With exams quickly approaching, it can only mean one thing: the bright and sunny days of summer are about to come! The arrival of this hot and† relaxing season is commonly marked by the nation-wide release of action-packed films in movie theaters. So what can you expect to see playing at your local cinema? Here’s a short sampling.
This May will mark the release of a diverse selection of almost edible goodies: a chick-flick called “Bridesmaids,” the fourth installment of the “Pirates of the Caribbean” franchise and “The Hangover Part II.” And watch out for J.J. Abrams’ mysterious sci-fi film “Super 8” this June. The Steve Spielberg-produced project is almost guaranteed to be a box-office success. Let’s not forget that “Harry Potter: The Deathly Hallows, Part II,” which will hit theaters in July. No explanation is needed for how awesome it will be.
My hope, though, is that a majority of these films will contain at least some creative value. A film that has artistic value is essentially a piece of work that has a sense of integrity that prevents it from heavily relying on cheap entertainment gimmicks. Movies like “The Hangover Part II” will most definitely be comprised of slap-stick humor, but “Harry Potter” might possess artistic value because of its story line and highly anticipated graphical, magical scenes.
So the directors, actors, designers and production crew have to achieve a balance between artistic value and entertainment. Movie studios rely heavily on the mass distribution of films to generate monstrous profits. So, sometimes the creative energy of a project can be stifled and swept away by the influence of those same people to create a purely entertainment-driven blockbuster. There’s nothing wrong with watching the next action film or romantic comedy, but it’s time for Hollywood to allow originality to take hold and not consistently on the same old formula for success.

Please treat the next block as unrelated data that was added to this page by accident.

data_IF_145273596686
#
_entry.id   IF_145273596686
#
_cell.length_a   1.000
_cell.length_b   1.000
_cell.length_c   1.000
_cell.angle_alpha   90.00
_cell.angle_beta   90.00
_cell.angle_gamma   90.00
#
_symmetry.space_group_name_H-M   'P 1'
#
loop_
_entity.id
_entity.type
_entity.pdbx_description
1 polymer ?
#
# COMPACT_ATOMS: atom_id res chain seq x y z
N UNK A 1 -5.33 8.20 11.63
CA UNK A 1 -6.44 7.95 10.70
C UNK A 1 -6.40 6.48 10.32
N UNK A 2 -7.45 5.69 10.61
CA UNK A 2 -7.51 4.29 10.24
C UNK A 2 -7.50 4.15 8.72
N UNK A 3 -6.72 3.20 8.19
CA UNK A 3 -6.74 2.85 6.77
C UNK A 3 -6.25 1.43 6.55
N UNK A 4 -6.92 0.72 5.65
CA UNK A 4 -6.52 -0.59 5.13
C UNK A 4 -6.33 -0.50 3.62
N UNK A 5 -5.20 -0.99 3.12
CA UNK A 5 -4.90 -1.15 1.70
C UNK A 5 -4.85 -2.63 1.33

Though, there is a way to make a film artistically sound and thoroughly entertaining. It all starts with the script. If dialogue is original and not cheesy, it produces genuine performances by the actors. Though a solid story is necessary for making an enjoyable film, it also requires an efficient and hard-working production team. What we take for granted sometimes is the enormous amount of man-power and patience it takes to film scenes and string it all together in post-production. The end result usually creates the illusion that the movie was a snap to make.
The artistic quality of a film during post-production is at a higher risk of being watered down when the movie bosses start to get previews of an upcoming film. Yes, it is important for them to watch the film and approve it for release under their distribution system. But it would be nice if those same people recognized that the perpetual commercialization of movies weakens the overall performance of any project.
Remember though, you don’t have to live your summer exclusively by eating popcorn. If you’re tired of the same old generic films coming out, thoughtfully critique them on the Internet. Not every film will be bad this summer. But if you call into question how small the budgets of non-action films are, you’ll notice which movies were made with a fine balance of entertainment and artistic integrity.